Senior church figures told this newspaper that it was now accepted that other faiths should be recognised within the coronation service for the first time.

It will not, however, be a “multi-faith” service in the sense of a ceremony that treats all faiths as equal.

Read it all and there is more there.

Posted in * Anglican - Episcopal, * Culture-Watch, * International News & Commentary, * Religion News & Commentary, Anglican Provinces, Church of England (CoE), England / UK, History, Other Faiths, Religion & Culture

Sandwich, Massachusetts Episcopal priest suspended for plagiarism

One of the Ten Commandments is “thou shall not steal,” but an Episcopal priest has been suspended for allegedly lifting more than a dozen Sunday sermons verbatim from a book.

The Rev. John E. McGinn, 65, who has led the 300-plus families at St. John’s Episcopal Church since 1993, was placed on administrative leave amid allegations that he plagiarized sermons dating back to 2006, said the Rev. Mally Lloyd, canon to the ordinary for the Episcopal Diocese of Massachusetts, a position equivalent to the bishop’s chief of staff.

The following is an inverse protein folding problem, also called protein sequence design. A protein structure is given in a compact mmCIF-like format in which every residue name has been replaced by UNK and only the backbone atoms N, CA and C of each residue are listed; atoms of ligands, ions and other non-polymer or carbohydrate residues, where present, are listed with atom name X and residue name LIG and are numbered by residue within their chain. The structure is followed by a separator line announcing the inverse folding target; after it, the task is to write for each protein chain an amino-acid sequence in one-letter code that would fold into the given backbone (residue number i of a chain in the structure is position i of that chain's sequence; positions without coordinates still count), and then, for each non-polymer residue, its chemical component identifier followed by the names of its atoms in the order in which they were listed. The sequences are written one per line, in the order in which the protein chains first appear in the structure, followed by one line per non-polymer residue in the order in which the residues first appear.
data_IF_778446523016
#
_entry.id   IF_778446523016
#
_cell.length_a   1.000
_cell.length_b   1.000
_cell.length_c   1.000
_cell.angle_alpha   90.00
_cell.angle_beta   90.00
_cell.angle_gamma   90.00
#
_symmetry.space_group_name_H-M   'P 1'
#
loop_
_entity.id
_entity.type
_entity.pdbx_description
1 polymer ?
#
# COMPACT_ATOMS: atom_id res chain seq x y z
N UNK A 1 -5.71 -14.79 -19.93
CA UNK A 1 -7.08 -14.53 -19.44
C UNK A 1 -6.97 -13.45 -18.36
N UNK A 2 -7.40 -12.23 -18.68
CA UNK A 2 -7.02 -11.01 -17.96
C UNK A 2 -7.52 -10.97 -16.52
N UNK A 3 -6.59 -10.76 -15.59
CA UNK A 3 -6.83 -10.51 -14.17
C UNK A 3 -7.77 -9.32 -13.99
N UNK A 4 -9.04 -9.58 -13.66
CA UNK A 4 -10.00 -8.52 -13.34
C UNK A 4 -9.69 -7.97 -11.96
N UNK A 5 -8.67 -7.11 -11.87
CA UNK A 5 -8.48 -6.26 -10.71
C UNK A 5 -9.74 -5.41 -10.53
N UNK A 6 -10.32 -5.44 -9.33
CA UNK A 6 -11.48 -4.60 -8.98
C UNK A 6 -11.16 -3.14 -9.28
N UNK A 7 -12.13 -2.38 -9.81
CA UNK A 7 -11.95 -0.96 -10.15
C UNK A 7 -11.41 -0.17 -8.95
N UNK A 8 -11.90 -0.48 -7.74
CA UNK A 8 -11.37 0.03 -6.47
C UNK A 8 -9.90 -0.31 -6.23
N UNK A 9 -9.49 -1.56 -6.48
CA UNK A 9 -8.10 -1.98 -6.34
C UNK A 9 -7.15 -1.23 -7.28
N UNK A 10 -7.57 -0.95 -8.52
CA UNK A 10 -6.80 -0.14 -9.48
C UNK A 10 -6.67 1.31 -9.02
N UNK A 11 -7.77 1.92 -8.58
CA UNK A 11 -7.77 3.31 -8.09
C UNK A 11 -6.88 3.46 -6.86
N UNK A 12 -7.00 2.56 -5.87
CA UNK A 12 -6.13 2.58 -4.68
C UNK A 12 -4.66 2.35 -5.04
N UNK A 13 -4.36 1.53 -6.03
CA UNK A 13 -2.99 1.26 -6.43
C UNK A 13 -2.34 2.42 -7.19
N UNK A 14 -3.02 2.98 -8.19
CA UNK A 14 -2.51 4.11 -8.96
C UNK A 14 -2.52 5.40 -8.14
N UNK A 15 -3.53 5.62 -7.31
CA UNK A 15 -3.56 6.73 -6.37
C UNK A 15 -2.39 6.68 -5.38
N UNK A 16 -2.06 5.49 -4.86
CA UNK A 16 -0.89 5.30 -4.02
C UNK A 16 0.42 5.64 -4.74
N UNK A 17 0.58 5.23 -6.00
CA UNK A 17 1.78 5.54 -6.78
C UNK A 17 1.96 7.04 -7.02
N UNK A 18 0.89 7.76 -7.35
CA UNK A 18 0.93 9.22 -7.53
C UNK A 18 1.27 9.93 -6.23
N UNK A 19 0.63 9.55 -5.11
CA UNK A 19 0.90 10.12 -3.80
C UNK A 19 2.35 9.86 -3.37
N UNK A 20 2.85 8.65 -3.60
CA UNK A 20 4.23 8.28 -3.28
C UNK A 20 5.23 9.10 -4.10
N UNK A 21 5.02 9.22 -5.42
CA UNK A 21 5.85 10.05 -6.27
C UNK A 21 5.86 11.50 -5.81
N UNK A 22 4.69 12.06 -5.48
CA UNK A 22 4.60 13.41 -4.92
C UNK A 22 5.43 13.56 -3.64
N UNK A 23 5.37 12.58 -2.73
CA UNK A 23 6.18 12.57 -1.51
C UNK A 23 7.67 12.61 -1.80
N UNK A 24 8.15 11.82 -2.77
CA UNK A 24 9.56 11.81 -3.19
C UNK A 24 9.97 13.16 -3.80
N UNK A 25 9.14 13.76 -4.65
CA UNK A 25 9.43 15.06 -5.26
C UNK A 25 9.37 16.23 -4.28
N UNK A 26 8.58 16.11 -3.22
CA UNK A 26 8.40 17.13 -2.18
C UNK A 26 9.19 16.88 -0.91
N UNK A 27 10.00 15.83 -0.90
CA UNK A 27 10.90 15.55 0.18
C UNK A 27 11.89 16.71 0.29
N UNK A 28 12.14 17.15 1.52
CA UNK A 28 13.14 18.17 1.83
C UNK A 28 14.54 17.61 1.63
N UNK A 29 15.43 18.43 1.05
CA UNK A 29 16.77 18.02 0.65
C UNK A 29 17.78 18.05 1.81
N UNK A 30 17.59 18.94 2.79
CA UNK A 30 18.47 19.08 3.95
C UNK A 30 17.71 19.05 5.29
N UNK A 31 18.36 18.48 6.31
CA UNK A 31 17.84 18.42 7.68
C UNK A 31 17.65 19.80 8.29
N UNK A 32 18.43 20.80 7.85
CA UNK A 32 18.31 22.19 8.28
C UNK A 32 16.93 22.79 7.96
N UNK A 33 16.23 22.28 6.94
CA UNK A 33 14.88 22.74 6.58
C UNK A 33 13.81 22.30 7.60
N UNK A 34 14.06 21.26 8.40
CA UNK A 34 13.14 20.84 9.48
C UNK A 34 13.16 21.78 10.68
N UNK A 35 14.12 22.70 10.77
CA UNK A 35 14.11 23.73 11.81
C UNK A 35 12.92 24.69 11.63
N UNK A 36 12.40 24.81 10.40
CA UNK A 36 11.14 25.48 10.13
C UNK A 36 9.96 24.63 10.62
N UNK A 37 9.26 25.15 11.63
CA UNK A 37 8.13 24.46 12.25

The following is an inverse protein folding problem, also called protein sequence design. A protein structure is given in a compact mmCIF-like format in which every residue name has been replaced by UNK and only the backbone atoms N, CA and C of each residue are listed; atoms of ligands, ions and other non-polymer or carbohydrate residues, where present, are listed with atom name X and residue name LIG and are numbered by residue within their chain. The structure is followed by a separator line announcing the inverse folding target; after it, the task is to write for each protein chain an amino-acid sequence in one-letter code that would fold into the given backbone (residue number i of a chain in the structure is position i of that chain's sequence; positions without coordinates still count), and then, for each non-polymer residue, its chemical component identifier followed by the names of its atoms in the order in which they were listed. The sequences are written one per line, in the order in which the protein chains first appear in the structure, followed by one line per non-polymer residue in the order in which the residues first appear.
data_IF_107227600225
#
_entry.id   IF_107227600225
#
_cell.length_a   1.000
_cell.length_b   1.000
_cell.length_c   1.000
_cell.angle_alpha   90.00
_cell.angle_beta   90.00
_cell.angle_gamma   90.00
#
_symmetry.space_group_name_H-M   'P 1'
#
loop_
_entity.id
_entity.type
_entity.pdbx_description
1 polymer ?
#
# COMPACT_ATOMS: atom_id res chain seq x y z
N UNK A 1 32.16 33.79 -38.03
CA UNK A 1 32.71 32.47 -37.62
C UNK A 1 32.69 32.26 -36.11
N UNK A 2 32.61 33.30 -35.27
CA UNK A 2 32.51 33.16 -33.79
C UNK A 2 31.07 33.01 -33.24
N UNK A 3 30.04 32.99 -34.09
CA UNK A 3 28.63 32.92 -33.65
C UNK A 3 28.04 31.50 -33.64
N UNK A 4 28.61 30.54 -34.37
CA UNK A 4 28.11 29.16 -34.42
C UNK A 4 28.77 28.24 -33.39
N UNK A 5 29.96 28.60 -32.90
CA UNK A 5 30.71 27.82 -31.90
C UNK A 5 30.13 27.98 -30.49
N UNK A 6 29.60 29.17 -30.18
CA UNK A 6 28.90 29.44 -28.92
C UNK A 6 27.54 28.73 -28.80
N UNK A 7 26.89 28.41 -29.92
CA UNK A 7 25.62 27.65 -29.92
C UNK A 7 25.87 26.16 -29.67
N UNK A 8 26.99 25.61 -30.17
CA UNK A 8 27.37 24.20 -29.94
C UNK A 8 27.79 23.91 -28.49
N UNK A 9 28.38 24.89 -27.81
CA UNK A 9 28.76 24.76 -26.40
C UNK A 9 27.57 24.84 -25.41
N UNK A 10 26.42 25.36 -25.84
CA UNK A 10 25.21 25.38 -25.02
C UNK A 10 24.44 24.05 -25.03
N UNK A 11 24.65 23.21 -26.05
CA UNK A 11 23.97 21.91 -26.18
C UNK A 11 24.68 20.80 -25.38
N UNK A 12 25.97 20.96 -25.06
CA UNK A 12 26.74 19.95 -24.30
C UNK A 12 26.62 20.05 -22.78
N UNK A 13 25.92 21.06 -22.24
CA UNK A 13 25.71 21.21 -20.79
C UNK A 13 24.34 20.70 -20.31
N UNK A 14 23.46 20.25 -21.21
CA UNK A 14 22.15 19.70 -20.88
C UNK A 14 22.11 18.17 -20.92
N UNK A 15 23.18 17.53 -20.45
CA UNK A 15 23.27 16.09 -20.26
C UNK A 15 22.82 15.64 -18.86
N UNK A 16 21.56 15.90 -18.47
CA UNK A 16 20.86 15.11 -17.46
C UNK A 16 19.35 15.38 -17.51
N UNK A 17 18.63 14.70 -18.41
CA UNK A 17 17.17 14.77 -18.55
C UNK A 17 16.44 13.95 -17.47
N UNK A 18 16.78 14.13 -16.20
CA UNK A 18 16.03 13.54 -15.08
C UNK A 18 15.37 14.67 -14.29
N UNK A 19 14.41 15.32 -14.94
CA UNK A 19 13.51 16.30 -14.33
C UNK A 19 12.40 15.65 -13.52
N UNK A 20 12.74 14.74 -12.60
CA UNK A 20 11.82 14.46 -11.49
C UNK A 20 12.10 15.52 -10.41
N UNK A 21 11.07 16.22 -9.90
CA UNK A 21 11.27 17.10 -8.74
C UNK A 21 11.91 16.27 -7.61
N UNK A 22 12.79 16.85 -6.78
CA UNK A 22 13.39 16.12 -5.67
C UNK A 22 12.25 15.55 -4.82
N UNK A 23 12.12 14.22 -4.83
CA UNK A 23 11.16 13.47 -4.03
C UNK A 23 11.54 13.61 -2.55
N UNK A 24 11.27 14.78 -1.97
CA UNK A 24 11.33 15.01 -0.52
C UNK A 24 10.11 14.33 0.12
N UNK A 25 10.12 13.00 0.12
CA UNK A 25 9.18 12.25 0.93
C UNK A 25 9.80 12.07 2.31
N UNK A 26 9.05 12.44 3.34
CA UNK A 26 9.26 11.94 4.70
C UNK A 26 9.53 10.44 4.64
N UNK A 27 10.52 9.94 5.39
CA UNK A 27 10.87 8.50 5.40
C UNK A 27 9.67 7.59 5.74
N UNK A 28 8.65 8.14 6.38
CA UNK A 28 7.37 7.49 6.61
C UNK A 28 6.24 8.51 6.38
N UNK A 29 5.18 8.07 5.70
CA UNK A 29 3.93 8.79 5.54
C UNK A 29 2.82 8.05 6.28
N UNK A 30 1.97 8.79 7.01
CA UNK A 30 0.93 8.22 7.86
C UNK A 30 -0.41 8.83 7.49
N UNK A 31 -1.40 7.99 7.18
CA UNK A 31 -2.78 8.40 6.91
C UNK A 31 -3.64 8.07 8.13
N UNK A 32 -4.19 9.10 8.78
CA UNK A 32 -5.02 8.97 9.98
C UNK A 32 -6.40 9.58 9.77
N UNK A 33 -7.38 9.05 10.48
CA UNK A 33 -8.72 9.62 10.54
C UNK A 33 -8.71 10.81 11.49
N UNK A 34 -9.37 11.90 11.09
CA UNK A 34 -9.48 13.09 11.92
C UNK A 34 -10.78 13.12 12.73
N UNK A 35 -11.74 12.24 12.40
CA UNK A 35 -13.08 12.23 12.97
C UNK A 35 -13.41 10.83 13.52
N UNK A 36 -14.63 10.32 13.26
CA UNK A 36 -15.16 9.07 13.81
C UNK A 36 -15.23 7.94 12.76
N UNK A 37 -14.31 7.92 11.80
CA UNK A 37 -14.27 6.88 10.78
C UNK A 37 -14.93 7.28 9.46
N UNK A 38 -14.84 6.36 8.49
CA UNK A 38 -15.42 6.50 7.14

As many as 15 sermons have been identified as direct copies, Lloyd said.

They were allegedly taken from a book called “Dynamic Preaching,” which can be accessed only with an online subscription.

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Posted in * Anglican - Episcopal, * Christian Life / Church Life, Episcopal Church (TEC), Ethics / Moral Theology, Ministry of the Ordained, Parish Ministry, Pastoral Theology, Preaching / Homiletics, TEC Bishops, Theology

A Profile piece on the Music at St. John’s Episcopal Church in Sandusky, Michigan

The organ at St. John’s Episcopal Church in Sandusky is the voice of the church, according to Nicholas Schmelter.

“My experience playing on the instrument ”¦ the instrument has a very sweet, unforced, mellow sound that is almost … unheard of these days,” he said.

Schmelter is the dean of the Saginaw Valley Chapter of the American Guild of Organists and director of music ministries at First Congregational Church in Saginaw. He will be playing St. John’s 1898 Moller tracker organ during a special Evensong service at 3 p.m today….

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Posted in * Anglican - Episcopal, * Christian Life / Church Life, Episcopal Church (TEC), Liturgy, Music, Worship, TEC Parishes